FocalPlane Image Competition

Posted by , on 19 July 2021

FocalPlane turned one on Thursday 1 July 2021, and we are organising a new image competition to celebrate it with you. Submit your favourite images acquired using any microscopy modality. All the images submitted will be featured on FocalPlane and will be voted on by the community. The image with the most votes will be

Andor and Akoya Biosciences to Collaborate in Spatial Omics market

Sponsored by Andor, on 8 July 2021

ANDOR, a global manufacturer of high performance scientific cameras, spectrographs and microscopy systems, is pleased to announce a co-marketing agreement with Akoya Biosciences Inc., The Spatial Biology Company®. Under this agreement the companies will support their mutual user base within Akoya’s Imaging Innovators (I2) Network. Andor Dragonfly high speed confocal products combined with Akoya’s CODEX® solution

Considerations for expression of fluorescent proteins and imaging in mammalian cells

Posted by , on 7 July 2021

Introduction to fluorescent proteins  Fluorescent proteins have the property of absorbing light at one wavelength and emit light in a longer wavelength. These proteins were observed first in bioluminescent organisms known to humanity for centuries. We can find examples of light-emitting organisms in multiple taxa: from single cell organisms like bacteria, to vertebrates like fish.

Podcast about Bio-Image Analysis, Microscopy, and Science in General

Posted by , on 7 July 2021

Why a podcast? At my home university, I was formally trained as a chemist. That meant I spent significant amounts of my time in front of the lab bench. I loved lab work, and an important part of the lab’s culture was the radio. There was no successful chemistry without good radio in the background.

FocalPlane 1-year Anniversary Image Competition

Posted by , on 1 July 2021

FocalPlane turns one today, Thursday 1 July 2021, and we would like to celebrate it with you all by organising a new image competition. Submit your favourite images acquired using any microscopy modality. All the images submitted will be featured on FocalPlane and will be voted on by the community. The image with the most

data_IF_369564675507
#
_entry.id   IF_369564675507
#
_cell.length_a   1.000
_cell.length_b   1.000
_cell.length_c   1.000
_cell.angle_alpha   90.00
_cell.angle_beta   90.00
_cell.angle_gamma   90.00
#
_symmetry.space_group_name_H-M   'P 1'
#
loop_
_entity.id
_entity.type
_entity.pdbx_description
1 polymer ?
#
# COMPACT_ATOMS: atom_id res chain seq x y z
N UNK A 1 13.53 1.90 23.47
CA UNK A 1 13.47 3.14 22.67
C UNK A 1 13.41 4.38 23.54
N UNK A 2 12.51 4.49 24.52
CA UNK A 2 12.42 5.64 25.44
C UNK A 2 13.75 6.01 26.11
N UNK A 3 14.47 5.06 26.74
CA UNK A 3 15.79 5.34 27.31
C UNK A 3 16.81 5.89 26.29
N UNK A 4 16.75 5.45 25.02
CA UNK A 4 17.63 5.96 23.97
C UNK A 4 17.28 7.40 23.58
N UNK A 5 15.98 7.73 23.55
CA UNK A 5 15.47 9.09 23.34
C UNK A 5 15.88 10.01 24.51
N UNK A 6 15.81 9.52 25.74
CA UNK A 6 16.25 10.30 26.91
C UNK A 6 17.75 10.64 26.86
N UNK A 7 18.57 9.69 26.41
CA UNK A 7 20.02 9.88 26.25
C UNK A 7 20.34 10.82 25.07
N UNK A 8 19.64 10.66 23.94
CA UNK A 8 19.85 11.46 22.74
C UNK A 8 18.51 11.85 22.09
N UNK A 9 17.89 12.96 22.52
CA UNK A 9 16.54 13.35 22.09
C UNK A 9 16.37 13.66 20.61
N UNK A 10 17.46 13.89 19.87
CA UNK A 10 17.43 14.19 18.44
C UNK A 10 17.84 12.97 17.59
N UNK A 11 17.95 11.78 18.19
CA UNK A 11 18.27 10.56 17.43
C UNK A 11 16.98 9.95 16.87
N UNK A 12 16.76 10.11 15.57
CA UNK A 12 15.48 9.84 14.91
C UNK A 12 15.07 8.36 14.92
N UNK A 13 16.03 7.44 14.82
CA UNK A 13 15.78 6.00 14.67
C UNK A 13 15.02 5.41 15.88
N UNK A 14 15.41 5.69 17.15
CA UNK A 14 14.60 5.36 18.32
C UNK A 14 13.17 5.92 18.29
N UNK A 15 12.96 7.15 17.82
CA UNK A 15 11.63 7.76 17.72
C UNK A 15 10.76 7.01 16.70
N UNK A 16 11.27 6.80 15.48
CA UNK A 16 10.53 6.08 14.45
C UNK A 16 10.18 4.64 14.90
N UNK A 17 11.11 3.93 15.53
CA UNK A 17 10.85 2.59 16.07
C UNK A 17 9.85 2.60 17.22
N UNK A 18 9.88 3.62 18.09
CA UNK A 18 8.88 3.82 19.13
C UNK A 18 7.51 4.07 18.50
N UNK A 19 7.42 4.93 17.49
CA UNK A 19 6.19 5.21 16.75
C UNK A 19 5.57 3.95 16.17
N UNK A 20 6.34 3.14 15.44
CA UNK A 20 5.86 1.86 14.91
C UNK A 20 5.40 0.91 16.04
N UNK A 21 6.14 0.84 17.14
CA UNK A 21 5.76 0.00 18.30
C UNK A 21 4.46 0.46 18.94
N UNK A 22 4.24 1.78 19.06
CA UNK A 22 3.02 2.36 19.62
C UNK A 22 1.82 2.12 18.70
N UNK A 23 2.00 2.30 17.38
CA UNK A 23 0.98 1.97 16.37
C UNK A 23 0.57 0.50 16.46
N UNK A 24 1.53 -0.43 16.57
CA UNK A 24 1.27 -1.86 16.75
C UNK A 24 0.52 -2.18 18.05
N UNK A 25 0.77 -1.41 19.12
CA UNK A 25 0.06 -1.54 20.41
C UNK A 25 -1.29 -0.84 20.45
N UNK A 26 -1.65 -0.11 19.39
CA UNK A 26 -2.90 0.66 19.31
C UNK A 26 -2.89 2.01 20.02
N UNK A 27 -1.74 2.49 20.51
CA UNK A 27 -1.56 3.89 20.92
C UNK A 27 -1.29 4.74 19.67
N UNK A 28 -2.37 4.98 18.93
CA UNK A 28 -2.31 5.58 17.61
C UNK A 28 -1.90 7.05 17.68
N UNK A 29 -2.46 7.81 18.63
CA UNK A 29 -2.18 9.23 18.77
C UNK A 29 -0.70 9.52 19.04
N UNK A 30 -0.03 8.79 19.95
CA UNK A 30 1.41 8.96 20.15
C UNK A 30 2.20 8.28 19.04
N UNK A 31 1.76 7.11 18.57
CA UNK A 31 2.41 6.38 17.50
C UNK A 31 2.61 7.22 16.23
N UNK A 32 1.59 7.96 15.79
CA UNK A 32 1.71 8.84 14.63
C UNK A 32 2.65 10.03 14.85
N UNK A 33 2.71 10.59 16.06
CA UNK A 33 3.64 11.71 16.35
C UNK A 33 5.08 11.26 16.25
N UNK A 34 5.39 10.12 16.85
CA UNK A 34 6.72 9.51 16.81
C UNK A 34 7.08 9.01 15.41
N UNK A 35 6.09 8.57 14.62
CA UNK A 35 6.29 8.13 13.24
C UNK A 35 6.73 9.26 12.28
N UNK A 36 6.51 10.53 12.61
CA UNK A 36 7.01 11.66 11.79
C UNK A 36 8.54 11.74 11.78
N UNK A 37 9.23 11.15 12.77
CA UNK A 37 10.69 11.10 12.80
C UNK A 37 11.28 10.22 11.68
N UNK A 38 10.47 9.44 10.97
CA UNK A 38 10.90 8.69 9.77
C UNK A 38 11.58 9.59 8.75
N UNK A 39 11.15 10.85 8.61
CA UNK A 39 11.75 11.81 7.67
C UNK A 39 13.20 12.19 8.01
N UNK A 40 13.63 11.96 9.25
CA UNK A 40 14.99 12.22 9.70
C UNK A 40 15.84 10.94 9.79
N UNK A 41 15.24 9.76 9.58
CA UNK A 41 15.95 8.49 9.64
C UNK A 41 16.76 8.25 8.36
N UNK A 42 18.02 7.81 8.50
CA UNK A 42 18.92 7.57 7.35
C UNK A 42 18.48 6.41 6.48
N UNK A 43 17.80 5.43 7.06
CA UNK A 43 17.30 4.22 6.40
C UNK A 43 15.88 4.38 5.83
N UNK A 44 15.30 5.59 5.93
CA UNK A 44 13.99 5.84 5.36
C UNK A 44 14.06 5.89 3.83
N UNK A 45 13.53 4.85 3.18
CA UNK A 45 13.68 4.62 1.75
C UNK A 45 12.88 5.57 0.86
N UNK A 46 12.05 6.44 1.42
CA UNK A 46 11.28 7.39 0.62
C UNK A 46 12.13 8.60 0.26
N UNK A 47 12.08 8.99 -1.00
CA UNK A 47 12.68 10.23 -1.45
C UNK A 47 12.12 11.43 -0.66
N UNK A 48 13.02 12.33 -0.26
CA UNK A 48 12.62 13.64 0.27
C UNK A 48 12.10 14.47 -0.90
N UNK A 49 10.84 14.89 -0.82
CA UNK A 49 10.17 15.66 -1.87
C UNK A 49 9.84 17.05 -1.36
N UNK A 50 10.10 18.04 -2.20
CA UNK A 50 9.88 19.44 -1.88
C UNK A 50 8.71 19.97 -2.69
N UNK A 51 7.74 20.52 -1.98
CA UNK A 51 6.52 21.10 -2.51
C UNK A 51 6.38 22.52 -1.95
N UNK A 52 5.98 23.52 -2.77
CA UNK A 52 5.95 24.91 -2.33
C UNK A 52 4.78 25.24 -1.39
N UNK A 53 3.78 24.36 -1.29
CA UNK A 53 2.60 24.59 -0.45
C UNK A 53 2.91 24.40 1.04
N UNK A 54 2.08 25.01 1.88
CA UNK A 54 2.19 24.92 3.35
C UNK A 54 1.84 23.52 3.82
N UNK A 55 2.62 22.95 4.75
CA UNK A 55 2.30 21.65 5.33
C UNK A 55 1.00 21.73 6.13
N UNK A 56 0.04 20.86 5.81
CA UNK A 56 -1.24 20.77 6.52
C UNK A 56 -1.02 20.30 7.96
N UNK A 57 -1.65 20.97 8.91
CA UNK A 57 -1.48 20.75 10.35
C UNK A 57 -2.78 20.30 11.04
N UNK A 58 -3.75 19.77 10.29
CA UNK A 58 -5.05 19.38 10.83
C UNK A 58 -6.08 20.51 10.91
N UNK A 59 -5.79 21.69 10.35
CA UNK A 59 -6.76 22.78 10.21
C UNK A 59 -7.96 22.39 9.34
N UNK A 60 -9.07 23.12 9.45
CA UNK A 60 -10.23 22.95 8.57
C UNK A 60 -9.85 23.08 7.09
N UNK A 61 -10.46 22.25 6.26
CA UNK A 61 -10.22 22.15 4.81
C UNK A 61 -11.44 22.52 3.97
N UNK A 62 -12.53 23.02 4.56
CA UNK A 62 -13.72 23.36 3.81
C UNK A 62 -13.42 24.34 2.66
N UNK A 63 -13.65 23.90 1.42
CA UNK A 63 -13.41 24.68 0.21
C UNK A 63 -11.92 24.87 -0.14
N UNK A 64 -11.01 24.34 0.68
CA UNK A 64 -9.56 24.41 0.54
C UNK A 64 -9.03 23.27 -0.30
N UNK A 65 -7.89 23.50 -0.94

FocalPlane turns 1: goody bag give-aways

Posted by , on 1 July 2021

We are doing some goody bag give-aways for both new and existing FocalPlane users. If you’re already registered on FocalPlane, check your email later today to see if you’re the lucky winner. For new FocalPlane users, you still have the chance to win a goody bag. Just register before Thursday 8 July.

FocalPlane turns 1

Posted by , on 1 July 2021

It is hard to believe that it has already been a year since we started FocalPlane on 1 July 2020 – and what a year it has been! Christos Kyprianou, the former Community Manager, did the hard work of getting FocalPlane off the ground. I took on the role of Community Manager in February 2021,

News digest

Posted by , on 29 June 2021

Here is a selection of interesting news, publications and discussions related to microscopy that happened in the past two weeks. Thank you to our ‘FocalPlane reporters’: Martin Jones, Manish Kumar, Andrey Andreev and Parash Prasad who helped us create this list. Twitter Microscopes and imaging tools: Localization atomic force microscopy, applying super-resolution methods to AFM

British Society for Cell Biology competitions

Posted by , on 16 June 2021

Hello cell biologists, The BSCB has two looming deadlines for 1) our image competition, and 2) our science writing competition. Deadline for applications is June 30th 2021. Cash prizes awarded to winning entries. For competition details visit Entries can be sent to

Turn Your Inverted Microscope into a Multimodal Nanoscope

Sponsored by Olympus, on 14 June 2021

Among recent nanoscopy techniques that break the diffraction limit, single-molecule localization microscopy (SMLM) contributes to major discoveries in medicine and biology. It is now possible to see how subcellular molecular machineries form and behave inside single cells and to quantify single biological molecules such as proteins, nucleic acids, and lipids, at ultralow concentrations inside the